LONDON (Reuters) - Glencore on Wednesday said it would “vigorously contest” a $680 million (520 million pounds) tax demand from the British authorities linked to transfer pricing.
The Swiss-based mining and trading company has offices in London and is London-listed.
In its results statement on Wednesday, it said the British tax authorities “issued formal transfer pricing, permanent establishment and diverted profits tax assessments for the 2008 – 2017 tax years, amounting to $680 million”.
Transfer pricing happens when multinationals sell to their parent or subsidiaries abroad at lower prices, potentially avoiding taxes if they lead to the declaration of lower earnings or even losses.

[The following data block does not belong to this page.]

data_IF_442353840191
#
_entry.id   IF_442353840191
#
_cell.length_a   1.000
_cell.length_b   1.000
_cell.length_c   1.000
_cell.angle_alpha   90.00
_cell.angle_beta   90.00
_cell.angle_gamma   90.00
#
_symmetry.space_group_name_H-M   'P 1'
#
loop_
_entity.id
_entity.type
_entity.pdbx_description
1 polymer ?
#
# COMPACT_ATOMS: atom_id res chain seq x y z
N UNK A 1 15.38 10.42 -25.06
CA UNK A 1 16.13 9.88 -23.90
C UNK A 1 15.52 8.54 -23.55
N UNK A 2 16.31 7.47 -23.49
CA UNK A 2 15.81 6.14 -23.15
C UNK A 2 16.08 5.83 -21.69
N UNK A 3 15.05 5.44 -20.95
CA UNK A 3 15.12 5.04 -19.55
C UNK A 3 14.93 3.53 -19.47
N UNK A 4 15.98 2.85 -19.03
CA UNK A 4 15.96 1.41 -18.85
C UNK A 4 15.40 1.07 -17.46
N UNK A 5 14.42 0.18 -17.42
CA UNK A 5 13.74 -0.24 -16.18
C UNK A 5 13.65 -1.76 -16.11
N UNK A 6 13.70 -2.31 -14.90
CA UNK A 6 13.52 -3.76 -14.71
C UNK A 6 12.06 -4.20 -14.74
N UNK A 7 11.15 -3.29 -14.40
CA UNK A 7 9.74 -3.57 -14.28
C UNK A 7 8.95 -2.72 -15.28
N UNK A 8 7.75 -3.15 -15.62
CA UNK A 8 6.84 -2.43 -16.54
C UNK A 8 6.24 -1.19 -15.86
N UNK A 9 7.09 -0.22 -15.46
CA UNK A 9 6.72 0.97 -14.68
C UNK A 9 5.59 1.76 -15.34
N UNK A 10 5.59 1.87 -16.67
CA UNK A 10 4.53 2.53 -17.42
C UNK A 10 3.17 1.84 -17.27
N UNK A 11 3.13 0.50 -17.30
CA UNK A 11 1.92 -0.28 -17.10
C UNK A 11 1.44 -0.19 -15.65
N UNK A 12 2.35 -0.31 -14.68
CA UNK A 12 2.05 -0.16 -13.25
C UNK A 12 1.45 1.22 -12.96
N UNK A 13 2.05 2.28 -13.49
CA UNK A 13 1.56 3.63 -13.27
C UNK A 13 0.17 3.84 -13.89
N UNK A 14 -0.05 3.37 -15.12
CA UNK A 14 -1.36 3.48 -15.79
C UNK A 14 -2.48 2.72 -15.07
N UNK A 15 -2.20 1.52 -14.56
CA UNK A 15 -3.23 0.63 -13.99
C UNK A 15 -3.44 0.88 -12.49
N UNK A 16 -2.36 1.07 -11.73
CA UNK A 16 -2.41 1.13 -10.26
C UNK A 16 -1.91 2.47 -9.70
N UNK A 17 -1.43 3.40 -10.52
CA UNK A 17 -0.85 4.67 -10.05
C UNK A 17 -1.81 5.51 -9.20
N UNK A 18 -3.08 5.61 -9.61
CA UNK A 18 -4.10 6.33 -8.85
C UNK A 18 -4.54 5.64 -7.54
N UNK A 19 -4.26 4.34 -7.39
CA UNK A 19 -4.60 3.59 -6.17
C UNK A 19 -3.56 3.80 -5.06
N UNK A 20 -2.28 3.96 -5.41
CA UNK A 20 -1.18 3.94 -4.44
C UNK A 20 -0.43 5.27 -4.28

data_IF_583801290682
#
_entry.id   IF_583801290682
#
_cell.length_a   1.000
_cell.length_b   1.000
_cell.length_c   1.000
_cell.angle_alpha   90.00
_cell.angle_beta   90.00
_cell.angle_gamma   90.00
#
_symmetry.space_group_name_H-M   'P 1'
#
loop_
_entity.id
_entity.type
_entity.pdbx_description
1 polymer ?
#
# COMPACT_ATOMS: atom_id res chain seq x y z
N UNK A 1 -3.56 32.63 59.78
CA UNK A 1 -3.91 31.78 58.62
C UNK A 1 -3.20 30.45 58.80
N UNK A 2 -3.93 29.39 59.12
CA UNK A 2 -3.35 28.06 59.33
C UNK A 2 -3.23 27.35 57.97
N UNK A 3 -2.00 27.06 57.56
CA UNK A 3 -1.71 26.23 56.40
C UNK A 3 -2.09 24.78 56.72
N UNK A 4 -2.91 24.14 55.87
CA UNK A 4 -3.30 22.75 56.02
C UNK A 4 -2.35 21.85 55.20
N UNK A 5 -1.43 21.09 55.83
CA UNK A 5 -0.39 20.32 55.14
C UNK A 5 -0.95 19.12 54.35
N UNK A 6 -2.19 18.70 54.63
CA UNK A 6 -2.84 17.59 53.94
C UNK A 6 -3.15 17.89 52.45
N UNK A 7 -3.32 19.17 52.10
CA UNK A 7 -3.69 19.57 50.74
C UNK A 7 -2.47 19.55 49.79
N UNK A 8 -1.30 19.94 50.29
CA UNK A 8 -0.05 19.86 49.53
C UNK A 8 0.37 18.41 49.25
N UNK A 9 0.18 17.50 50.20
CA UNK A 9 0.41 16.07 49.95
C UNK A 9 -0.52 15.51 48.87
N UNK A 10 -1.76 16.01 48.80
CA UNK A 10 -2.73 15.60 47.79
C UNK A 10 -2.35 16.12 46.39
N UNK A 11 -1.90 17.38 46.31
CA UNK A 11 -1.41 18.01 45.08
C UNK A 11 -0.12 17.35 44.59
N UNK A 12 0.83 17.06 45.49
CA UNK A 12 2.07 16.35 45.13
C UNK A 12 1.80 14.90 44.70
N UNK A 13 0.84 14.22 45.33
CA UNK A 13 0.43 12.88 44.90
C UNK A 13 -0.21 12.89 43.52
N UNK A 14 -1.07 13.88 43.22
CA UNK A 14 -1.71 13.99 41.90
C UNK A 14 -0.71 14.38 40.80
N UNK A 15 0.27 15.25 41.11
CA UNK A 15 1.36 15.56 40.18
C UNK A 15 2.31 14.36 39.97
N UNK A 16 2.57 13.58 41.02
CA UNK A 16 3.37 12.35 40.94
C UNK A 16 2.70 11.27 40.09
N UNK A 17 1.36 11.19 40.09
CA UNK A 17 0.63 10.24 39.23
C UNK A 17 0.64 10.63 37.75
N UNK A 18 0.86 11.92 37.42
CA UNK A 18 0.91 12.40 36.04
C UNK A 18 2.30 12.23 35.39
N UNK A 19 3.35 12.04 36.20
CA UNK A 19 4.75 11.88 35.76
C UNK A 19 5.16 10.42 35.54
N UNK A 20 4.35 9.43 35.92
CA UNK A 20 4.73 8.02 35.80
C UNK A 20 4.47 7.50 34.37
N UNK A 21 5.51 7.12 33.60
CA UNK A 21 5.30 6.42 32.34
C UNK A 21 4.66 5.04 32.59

In its results statement, Glencore said it was contesting the assessments following “various legal opinions received and detailed analysis conducted, supporting its positions and policies applied”.
The world’s biggest listed miner BHP late last year signed an agreement with the Australian Taxation Office (ATO) to settle a transfer pricing dispute regarding its marketing operations in Singapore.
Glencore on Wednesday reported record core profit of $15.77 billion for 2018, although its trading division’s earnings before interest and tax dropped by 17 percent to $2.4 billion.
Reporting by Barbara Lewis and Zandi Shabalala; Editing by Kirsten Donovan